Ultrasound waves theoretically induce vibration in the composite molecules of a given tissue, and the friction between the molecules generates heat.
For many decades, high-intensity focused ultrasound (HIFU) has been investigated for treatment of solid tumours using thermal and cavitational injury. Based on these characteristics, IFUS, which deposits short pulses within the millisecond domain (50–200 milliseconds) and has lower power (0.5–10 J), compared with conventional HIFU, has been introduced for skin tightening and rejuvenation.
IFUS bypasses the skin surface and delivers energy to the deepest layers of the skin. It creates well-defined thermal injury zones in the superficial musculoaponeurotic system (SMAS). Heat generated by IFUS destroys the intermolecular alpha cross-links of collagen but preserves the intramolecular beta cross-links and induces collagen shrinkage.
Therefore, the thermal effect on the surface area is minimal compared with conventional ablative skin resurfacing. Negative side effects of IFUS include redness, swelling, numbness, and linear whitish wheals.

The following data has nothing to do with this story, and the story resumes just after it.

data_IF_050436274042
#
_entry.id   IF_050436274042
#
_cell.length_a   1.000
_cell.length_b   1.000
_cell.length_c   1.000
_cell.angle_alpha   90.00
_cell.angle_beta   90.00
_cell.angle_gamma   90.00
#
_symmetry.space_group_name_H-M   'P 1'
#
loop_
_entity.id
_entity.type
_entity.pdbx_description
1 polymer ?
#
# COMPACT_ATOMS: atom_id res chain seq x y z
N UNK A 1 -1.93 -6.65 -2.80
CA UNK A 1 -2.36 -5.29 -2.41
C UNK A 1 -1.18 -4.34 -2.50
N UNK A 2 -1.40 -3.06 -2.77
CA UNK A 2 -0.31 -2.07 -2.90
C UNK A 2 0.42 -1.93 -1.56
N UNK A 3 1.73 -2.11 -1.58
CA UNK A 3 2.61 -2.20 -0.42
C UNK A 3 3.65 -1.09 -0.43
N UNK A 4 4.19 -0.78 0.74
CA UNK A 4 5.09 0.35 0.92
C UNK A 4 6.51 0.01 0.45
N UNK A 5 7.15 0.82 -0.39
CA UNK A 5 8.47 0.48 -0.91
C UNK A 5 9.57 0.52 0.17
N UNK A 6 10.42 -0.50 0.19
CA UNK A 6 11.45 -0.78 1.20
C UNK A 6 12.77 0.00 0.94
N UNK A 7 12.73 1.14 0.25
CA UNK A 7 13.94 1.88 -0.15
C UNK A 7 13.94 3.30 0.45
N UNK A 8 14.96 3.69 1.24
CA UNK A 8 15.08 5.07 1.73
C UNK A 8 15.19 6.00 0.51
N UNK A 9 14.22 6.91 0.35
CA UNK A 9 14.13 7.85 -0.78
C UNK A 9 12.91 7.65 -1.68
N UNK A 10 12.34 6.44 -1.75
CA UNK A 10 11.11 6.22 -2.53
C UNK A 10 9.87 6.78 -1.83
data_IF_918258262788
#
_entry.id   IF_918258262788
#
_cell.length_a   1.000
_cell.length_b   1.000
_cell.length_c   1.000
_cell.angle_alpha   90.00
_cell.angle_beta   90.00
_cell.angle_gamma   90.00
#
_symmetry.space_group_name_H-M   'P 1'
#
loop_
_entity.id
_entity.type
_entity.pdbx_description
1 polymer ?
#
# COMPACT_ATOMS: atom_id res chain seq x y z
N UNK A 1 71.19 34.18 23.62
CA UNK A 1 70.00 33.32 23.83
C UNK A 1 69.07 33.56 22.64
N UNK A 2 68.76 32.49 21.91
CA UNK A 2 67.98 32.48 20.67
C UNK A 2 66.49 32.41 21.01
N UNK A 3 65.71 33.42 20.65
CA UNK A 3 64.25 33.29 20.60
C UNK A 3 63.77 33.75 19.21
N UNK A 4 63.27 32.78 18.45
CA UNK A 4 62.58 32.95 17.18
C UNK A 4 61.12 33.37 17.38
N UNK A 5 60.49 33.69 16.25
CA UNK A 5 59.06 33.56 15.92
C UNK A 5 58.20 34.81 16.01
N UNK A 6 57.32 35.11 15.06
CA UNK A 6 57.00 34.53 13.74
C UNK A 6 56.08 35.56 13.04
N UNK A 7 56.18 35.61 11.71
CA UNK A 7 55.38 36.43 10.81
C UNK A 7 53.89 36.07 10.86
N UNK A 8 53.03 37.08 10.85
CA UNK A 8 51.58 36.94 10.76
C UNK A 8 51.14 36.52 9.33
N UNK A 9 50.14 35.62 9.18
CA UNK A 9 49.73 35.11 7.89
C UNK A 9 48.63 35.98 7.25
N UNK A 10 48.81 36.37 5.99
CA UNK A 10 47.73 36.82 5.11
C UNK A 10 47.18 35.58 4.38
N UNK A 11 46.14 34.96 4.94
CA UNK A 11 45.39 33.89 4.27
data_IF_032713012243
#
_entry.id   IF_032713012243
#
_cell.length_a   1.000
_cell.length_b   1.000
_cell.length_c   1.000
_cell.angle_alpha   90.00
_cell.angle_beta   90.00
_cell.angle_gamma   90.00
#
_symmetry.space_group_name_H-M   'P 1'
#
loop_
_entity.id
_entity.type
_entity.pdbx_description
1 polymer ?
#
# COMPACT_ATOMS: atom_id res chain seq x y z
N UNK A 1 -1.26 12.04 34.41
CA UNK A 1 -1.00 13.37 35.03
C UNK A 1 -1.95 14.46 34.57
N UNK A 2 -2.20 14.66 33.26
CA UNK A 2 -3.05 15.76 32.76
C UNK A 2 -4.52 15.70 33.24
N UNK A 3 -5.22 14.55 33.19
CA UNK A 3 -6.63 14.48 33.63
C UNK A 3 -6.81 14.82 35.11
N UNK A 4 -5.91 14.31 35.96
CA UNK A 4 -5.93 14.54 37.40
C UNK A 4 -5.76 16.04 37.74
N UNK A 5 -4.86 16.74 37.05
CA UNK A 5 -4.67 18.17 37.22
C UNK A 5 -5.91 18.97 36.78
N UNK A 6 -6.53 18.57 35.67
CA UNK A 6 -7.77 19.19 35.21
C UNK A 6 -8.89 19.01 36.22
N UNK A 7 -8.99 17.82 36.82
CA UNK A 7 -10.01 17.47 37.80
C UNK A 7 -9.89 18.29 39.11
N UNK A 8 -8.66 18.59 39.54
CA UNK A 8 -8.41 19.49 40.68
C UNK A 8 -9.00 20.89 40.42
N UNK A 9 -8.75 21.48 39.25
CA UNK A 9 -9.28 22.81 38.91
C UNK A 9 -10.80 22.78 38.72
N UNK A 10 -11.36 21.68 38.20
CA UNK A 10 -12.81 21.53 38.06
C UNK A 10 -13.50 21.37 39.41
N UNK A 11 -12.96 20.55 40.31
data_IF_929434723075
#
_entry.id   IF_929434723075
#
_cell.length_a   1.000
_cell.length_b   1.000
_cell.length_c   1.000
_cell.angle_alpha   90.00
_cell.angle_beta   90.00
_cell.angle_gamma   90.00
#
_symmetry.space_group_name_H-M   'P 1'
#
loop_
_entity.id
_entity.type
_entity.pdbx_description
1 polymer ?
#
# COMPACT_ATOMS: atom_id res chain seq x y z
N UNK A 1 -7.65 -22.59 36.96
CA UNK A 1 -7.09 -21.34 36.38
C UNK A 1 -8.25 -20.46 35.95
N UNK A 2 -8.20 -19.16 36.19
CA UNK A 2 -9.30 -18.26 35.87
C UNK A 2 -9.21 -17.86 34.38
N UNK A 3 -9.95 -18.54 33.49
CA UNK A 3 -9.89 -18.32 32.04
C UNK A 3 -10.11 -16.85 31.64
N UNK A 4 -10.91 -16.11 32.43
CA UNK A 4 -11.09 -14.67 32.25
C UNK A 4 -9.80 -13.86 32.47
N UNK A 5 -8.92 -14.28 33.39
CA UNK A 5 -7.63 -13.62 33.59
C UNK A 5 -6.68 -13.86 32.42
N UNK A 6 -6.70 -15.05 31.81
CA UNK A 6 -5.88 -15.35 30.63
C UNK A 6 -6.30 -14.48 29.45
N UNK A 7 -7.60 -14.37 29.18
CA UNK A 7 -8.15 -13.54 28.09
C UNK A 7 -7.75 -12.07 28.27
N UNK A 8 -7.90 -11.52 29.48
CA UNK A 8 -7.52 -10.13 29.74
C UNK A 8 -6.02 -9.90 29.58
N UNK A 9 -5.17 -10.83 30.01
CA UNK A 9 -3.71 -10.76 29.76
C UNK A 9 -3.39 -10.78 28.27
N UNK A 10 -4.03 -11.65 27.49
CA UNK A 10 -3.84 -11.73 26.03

It is generally accepted that these adverse events are temporary and do not affect the cosmetic outcome or induce significant sequelae. However, no reports have included adverse effects to the cornea, although the procedure is performed near the eyes.
It was thought that the corneal opacity in this case was caused by inaccurate targeting with IFUS and IFUS treatment that was applied close to the delicate eyelid skin. IFUS can create a focal thermal injury to the SMAS. Eyelid skin is the thinnest skin on the human body and has little connective tissue.
The average thickness of eyelid skin is 521 ± 115.8 µm in the upper eyelid of Korean individuals and varies from 0.013 to 0.014 µm in white individuals. Therefore, exact targeting of IFUS is difficult, and IFUS can injure adjacent tissue. The eyeball and eyelids are very sensitive organs, so a small injury can cause distinct discomfort. Therefore, a protective device for the eyeball, including the cornea or conjunctivae, is necessary.